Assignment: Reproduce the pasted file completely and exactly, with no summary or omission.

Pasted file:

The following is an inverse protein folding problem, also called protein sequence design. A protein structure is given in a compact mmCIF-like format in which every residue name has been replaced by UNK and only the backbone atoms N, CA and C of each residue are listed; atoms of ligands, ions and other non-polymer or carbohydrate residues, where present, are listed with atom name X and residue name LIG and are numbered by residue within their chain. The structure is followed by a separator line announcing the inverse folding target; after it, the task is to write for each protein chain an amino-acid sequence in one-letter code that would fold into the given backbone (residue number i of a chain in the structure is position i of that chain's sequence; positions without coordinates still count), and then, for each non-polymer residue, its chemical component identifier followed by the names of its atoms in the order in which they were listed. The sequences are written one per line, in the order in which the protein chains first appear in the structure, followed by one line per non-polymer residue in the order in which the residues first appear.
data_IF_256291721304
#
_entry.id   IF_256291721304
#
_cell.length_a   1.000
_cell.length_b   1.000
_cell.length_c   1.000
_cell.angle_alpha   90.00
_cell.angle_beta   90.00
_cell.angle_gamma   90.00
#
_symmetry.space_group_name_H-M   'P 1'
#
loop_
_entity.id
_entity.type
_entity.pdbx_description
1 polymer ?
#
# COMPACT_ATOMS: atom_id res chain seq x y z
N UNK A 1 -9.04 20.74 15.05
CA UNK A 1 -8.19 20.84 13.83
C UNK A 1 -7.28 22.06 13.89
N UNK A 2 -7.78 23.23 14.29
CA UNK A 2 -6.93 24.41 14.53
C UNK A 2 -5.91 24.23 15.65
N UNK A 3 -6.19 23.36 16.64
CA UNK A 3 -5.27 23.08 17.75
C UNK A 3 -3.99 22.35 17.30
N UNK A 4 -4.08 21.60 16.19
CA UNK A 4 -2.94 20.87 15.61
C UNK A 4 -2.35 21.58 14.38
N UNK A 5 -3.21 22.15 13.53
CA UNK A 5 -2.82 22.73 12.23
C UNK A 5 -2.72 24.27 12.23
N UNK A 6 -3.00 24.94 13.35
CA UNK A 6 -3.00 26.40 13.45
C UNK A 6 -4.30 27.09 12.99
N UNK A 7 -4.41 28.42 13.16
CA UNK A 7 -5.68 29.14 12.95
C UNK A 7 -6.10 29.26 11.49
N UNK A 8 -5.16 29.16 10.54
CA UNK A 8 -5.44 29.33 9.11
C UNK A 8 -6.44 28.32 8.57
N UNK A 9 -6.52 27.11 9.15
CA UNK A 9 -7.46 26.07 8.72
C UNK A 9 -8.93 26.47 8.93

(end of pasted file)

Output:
The following is an inverse protein folding problem, also called protein sequence design. A protein structure is given in a compact mmCIF-like format in which every residue name has been replaced by UNK and only the backbone atoms N, CA and C of each residue are listed; atoms of ligands, ions and other non-polymer or carbohydrate residues, where present, are listed with atom name X and residue name LIG and are numbered by residue within their chain. The structure is followed by a separator line announcing the inverse folding target; after it, the task is to write for each protein chain an amino-acid sequence in one-letter code that would fold into the given backbone (residue number i of a chain in the structure is position i of that chain's sequence; positions without coordinates still count), and then, for each non-polymer residue, its chemical component identifier followed by the names of its atoms in the order in which they were listed. The sequences are written one per line, in the order in which the protein chains first appear in the structure, followed by one line per non-polymer residue in the order in which the residues first appear.
data_IF_256291721304
#
_entry.id   IF_256291721304
#
_cell.length_a   1.000
_cell.length_b   1.000
_cell.length_c   1.000
_cell.angle_alpha   90.00
_cell.angle_beta   90.00
_cell.angle_gamma   90.00
#
_symmetry.space_group_name_H-M   'P 1'
#
loop_
_entity.id
_entity.type
_entity.pdbx_description
1 polymer ?
#
# COMPACT_ATOMS: atom_id res chain seq x y z
N UNK A 1 -9.04 20.74 15.05
CA UNK A 1 -8.19 20.84 13.83
C UNK A 1 -7.28 22.06 13.89
N UNK A 2 -7.78 23.23 14.29
CA UNK A 2 -6.93 24.41 14.53
C UNK A 2 -5.91 24.23 15.65
N UNK A 3 -6.19 23.36 16.64
CA UNK A 3 -5.27 23.08 17.75
C UNK A 3 -3.99 22.35 17.30
N UNK A 4 -4.08 21.60 16.19
CA UNK A 4 -2.94 20.87 15.61
C UNK A 4 -2.35 21.58 14.38
N UNK A 5 -3.21 22.15 13.53
CA UNK A 5 -2.82 22.73 12.23
C UNK A 5 -2.72 24.27 12.23
N UNK A 6 -3.00 24.94 13.35
CA UNK A 6 -3.00 26.40 13.45
C UNK A 6 -4.30 27.09 12.99
N UNK A 7 -4.41 28.42 13.16
CA UNK A 7 -5.68 29.14 12.95
C UNK A 7 -6.10 29.26 11.49
N UNK A 8 -5.16 29.16 10.54
CA UNK A 8 -5.44 29.33 9.11
C UNK A 8 -6.44 28.32 8.57
N UNK A 9 -6.52 27.11 9.15
CA UNK A 9 -7.46 26.07 8.72
C UNK A 9 -8.93 26.47 8.93